With public attention mostly focusing on the farce staged by opposition lawmakers in the Legislative Council last week, a significant event — the Commission on Poverty Summit 2019 — was regrettably overlooked by many. As a developed economy, Hong Kong’s poverty situation — partly blamed on income inequality — is a crucial issue. It has strong implications for our social well-being. The Commission on Poverty was set up in 2012; its creation showed that poverty alleviation was regarded as one of the most important policy areas for the previous administration. The current administration continues to pursue this policy goal. The summit is an important venue to evaluate and discuss the poverty situation and also ways to deal with it in Hong Kong.
When we discuss the poverty issue in Hong Kong, we usually use the poverty line as the main measurement. According to latest statistics, the poverty rate in 2017 was 20.1 percent. The figure seems to be rather disappointing as the rate dropped to less than 20 percent during the period from 2011-16, but unfortunately it rose again to the 2010 level (also at 20.1 percent). It seems that the poverty situation is getting worse — despite government expenditure on social welfare increasing over the past few years. The government’s recurrent expenditure in 2019-20 is estimated to reach HK$84.3 billion ($10.7 billion), almost doubling (rising 97 percent) from 2012-13. This paradoxical phenomenon naturally raises an important question: Has something gone wrong?
There is no easy answer. Let’s start by examining technical aspects of the poverty line. The design of the poverty line is based on the concept of “relative poverty”, which is more applicable to a developed city and comparable to international standards. The line is set at 50 percent of the median monthly household income before taxation and social welfare payments. The poverty rate mentioned above only reveals the “original” financial situation of households. To reflect the effectiveness of the government’s poverty alleviation efforts, we need to look at the poverty rate after factoring in policy interventions.
An understanding of economic hardship in Hong Kong should go beyond technical discussions of the poverty line. We should note that there has been a paradigm shift in poverty alleviation over the past few decades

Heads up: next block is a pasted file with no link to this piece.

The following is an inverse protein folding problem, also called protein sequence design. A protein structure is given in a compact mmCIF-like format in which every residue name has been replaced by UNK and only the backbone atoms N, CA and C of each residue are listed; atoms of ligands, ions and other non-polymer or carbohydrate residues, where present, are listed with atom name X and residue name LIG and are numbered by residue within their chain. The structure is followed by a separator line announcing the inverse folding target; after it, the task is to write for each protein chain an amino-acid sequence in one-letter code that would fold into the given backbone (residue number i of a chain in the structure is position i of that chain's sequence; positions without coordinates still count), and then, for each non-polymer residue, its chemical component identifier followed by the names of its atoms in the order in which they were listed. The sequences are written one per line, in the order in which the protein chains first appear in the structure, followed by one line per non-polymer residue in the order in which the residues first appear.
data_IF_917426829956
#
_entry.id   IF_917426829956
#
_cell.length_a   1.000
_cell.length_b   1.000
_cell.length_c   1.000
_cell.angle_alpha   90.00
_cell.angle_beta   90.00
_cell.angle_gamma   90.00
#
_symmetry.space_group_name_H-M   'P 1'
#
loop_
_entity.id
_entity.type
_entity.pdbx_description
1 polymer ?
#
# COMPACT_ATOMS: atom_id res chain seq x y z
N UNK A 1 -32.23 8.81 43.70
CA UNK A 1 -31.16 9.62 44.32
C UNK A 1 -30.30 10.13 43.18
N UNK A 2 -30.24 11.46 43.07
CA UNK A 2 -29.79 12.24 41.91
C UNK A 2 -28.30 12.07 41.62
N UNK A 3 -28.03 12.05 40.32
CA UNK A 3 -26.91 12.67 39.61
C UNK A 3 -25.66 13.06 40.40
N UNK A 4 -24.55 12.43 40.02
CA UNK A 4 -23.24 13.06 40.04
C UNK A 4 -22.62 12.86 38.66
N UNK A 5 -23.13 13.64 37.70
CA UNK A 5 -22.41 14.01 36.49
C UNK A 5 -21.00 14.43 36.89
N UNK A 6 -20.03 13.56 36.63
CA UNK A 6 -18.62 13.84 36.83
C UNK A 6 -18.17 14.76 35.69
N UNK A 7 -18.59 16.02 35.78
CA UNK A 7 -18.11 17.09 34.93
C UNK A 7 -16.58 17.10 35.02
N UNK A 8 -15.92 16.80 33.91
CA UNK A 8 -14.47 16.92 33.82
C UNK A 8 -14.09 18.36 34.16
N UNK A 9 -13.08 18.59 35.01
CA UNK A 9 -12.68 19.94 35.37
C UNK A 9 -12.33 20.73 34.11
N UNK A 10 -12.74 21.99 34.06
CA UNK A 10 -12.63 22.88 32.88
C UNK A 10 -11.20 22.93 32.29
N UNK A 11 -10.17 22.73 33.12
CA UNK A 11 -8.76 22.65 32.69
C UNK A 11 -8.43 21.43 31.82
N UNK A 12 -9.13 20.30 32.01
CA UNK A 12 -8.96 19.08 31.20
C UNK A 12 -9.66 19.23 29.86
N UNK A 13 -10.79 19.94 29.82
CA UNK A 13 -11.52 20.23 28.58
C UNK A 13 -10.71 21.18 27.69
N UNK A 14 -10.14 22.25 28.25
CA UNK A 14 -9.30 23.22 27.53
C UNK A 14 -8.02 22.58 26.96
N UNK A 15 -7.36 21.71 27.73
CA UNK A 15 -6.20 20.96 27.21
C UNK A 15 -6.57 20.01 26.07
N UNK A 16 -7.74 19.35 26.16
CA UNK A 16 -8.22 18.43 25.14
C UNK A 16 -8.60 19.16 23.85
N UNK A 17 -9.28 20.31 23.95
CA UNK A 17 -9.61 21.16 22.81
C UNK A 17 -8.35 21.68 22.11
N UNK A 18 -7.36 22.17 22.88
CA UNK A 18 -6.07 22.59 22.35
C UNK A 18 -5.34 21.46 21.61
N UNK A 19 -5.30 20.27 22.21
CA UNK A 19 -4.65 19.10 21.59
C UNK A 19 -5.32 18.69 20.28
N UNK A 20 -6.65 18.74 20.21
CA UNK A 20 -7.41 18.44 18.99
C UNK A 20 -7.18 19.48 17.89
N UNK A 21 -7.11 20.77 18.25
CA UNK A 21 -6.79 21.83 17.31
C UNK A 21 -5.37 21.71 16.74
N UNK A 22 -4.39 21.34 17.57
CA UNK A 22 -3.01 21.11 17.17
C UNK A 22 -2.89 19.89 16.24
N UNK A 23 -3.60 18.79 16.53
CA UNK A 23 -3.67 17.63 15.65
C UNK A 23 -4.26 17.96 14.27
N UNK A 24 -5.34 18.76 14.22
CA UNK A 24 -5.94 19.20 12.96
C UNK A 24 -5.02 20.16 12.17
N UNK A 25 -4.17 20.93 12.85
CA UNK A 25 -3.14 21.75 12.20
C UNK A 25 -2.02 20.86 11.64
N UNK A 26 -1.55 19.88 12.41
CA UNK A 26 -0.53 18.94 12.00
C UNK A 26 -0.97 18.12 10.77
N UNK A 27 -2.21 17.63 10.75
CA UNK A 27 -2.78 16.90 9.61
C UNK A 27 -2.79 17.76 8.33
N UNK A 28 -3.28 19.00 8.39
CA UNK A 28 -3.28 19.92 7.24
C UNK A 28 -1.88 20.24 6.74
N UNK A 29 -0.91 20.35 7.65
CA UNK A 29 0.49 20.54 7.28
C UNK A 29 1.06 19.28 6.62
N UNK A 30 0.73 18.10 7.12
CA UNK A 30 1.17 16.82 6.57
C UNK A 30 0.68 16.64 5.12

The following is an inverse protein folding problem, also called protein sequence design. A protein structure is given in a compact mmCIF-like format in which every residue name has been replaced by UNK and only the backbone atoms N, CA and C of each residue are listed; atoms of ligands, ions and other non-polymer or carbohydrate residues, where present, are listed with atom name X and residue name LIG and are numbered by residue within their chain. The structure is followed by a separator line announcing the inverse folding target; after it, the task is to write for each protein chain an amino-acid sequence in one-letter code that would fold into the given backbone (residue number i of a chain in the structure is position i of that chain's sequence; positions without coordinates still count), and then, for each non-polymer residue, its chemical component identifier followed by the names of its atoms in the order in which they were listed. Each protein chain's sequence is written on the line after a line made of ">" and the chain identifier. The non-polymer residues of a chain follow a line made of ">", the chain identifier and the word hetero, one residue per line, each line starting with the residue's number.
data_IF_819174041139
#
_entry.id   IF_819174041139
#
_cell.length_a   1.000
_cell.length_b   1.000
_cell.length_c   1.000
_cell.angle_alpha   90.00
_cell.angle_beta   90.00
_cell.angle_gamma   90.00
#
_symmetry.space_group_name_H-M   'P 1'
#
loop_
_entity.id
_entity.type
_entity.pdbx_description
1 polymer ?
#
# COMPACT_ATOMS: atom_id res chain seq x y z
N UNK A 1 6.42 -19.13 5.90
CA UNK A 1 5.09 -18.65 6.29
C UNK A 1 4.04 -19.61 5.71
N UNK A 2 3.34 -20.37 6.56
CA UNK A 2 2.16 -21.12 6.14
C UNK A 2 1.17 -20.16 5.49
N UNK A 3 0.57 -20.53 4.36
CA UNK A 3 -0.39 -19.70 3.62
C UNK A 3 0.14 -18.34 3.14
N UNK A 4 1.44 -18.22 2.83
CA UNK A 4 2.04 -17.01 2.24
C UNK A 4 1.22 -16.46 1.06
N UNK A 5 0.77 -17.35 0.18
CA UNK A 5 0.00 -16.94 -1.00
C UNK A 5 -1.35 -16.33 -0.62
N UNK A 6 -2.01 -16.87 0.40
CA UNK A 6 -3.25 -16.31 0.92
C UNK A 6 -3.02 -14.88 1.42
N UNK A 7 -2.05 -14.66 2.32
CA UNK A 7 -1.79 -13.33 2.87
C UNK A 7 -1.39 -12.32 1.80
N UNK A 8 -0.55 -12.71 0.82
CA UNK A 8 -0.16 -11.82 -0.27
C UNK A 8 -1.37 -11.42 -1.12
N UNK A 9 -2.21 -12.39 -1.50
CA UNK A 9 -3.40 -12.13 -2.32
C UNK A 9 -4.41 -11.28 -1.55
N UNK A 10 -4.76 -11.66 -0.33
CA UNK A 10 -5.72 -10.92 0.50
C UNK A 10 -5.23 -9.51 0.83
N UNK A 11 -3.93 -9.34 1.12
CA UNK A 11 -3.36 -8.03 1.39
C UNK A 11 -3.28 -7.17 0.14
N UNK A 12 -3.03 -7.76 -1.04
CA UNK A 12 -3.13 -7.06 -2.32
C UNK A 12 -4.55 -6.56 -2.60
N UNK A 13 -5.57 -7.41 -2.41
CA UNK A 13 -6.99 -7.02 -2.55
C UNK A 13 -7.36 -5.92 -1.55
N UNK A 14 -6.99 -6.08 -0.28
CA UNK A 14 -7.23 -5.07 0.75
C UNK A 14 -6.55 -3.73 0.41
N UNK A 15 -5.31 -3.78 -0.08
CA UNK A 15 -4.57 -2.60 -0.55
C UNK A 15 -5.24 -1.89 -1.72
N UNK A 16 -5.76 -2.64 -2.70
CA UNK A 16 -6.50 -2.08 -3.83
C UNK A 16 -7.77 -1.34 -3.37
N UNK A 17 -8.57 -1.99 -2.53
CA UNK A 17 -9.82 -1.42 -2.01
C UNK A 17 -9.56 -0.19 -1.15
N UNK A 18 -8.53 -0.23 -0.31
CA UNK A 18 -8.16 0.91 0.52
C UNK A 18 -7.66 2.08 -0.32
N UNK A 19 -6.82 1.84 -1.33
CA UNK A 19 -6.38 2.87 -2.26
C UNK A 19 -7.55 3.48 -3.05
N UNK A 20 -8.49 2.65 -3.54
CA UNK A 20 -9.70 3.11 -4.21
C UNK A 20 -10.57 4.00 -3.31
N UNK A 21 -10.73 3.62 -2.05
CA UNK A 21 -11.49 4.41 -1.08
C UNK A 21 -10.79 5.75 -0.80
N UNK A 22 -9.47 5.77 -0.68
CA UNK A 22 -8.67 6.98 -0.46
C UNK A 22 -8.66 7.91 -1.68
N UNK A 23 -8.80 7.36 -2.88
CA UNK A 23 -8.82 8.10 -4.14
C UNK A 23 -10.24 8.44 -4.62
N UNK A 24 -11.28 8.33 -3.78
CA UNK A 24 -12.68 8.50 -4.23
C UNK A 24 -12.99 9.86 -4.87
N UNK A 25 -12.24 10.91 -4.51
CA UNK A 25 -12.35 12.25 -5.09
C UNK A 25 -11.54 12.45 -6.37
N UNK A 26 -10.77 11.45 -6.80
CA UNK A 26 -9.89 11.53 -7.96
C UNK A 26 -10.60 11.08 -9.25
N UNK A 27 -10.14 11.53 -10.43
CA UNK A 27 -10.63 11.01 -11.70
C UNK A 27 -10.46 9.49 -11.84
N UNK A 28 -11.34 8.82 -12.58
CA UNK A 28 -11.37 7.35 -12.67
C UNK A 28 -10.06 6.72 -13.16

Let’s look at figures in 2017 and 2010 again. The poverty rate before the cash transfers was 20.1 percent. However, after the policy intervention (i.e., recurrent cash transfers), the rate in 2010 dropped to 15.7 percent and the rate in 2017 fell to 14.7 percent. The decline in the poverty rate suggests policy interventions are becoming more effective. The poverty line is an instrument to monitor changes in the poverty situation over time. Every policy tool has its limitations. The current poverty line is affected by structural factors, like the growing aging population and a smaller average household size, which affects the validity of poverty measurements. It is necessary to examine more supplementary analyses to help the public better understand the poverty situation.
An understanding of economic hardship in Hong Kong should go beyond technical discussions of the poverty line. We should note that there has been a paradigm shift in poverty alleviation over the past few decades. In the past, Hong Kong people believed dealing with poverty was the responsibility of an individual or family; government welfare programs only play a supplementary role. With a growing concern about social issues, people increasingly believe the government is obliged to deal with structural poverty by releasing proactive policies. And the government has responded to public expectations — most significantly with the introduction of a minimum wage in 2011. What are the latest trends in poverty alleviation? The consensus is that it is not only the responsibility of the individual, family and government, but also of the business community and society.
This trend could be witnessed in the latest summit, which was held under the theme of “Building Coalition to Tackle Poverty Through Innovative Means”. The term “coalition” refers to the three sectors: The government, the business sector and wider community, who have participated in poverty alleviation projects involving cross-sector collaboration. The rationale behind such an alliance is that each sector has its own strengths — such as resources and networks. When they collaborate, the effectiveness of poverty alleviation projects will be enhanced.
Another significant aspect to forming a poverty alleviation coalition is it can help achieve innovation. The creation of a coalition means that solutions can go beyond the bureaucratic framework. This means more new ideas and service models can be cultivated. A good example is the Social Innovation and Entrepreneurship Development Fund Task Force under the Commission on Poverty. This has put a lot of effort into supporting innovative programs and conducting research. It has allocated over HK$150 million of funding for various poverty alleviation initiatives since its creation in 2013, benefitting 160,000 people.
Muhammad Yunus, the famous social entrepreneur, once said: “Poverty does not belong in civilized human society. Its proper place is in a museum.” His founding of Grameen Bank also shows us that innovation is vital to poverty alleviation. As we are entering the AI era, which will most likely have a huge impact on the labor market, all sectors involved in poverty alleviation need to explore and discuss measures to cope with these future challenges.
The author is research officer of the One Country Two Systems Research Institute.
HONG KONG NEWS